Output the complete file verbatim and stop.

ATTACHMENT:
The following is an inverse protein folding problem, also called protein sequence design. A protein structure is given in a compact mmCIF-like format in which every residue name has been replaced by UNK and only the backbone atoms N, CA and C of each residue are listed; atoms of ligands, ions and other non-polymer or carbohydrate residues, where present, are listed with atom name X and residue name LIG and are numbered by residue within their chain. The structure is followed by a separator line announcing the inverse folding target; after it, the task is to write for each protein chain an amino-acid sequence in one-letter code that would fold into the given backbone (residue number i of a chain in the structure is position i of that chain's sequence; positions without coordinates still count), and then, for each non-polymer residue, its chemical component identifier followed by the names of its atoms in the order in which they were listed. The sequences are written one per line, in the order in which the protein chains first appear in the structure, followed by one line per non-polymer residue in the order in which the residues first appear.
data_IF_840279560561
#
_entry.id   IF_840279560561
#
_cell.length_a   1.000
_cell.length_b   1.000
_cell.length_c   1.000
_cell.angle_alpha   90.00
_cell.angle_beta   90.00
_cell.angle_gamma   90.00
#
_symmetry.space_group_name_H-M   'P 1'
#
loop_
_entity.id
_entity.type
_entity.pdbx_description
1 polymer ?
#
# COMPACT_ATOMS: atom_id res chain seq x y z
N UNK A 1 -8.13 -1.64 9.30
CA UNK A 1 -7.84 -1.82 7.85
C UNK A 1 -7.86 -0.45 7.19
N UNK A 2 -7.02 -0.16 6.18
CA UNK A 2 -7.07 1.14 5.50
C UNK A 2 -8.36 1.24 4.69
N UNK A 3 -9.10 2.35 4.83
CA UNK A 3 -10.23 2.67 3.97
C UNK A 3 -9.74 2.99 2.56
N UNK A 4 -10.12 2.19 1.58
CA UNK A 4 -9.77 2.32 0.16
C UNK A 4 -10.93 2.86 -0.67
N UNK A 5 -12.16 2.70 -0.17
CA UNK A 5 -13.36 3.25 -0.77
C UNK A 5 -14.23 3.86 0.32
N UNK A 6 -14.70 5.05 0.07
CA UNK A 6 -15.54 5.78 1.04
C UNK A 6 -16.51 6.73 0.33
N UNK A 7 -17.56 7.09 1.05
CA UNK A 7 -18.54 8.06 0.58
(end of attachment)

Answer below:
The following is an inverse protein folding problem, also called protein sequence design. A protein structure is given in a compact mmCIF-like format in which every residue name has been replaced by UNK and only the backbone atoms N, CA and C of each residue are listed; atoms of ligands, ions and other non-polymer or carbohydrate residues, where present, are listed with atom name X and residue name LIG and are numbered by residue within their chain. The structure is followed by a separator line announcing the inverse folding target; after it, the task is to write for each protein chain an amino-acid sequence in one-letter code that would fold into the given backbone (residue number i of a chain in the structure is position i of that chain's sequence; positions without coordinates still count), and then, for each non-polymer residue, its chemical component identifier followed by the names of its atoms in the order in which they were listed. The sequences are written one per line, in the order in which the protein chains first appear in the structure, followed by one line per non-polymer residue in the order in which the residues first appear.
data_IF_840279560561
#
_entry.id   IF_840279560561
#
_cell.length_a   1.000
_cell.length_b   1.000
_cell.length_c   1.000
_cell.angle_alpha   90.00
_cell.angle_beta   90.00
_cell.angle_gamma   90.00
#
_symmetry.space_group_name_H-M   'P 1'
#
loop_
_entity.id
_entity.type
_entity.pdbx_description
1 polymer ?
#
# COMPACT_ATOMS: atom_id res chain seq x y z
N UNK A 1 -8.13 -1.64 9.30
CA UNK A 1 -7.84 -1.82 7.85
C UNK A 1 -7.86 -0.45 7.19
N UNK A 2 -7.02 -0.16 6.18
CA UNK A 2 -7.07 1.14 5.50
C UNK A 2 -8.36 1.24 4.69
N UNK A 3 -9.10 2.35 4.83
CA UNK A 3 -10.23 2.67 3.97
C UNK A 3 -9.74 2.99 2.56
N UNK A 4 -10.12 2.19 1.58
CA UNK A 4 -9.77 2.32 0.16
C UNK A 4 -10.93 2.86 -0.67
N UNK A 5 -12.16 2.70 -0.17
CA UNK A 5 -13.36 3.25 -0.77
C UNK A 5 -14.23 3.86 0.32
N UNK A 6 -14.70 5.05 0.07
CA UNK A 6 -15.54 5.78 1.04
C UNK A 6 -16.51 6.73 0.33
N UNK A 7 -17.56 7.09 1.05
CA UNK A 7 -18.54 8.06 0.58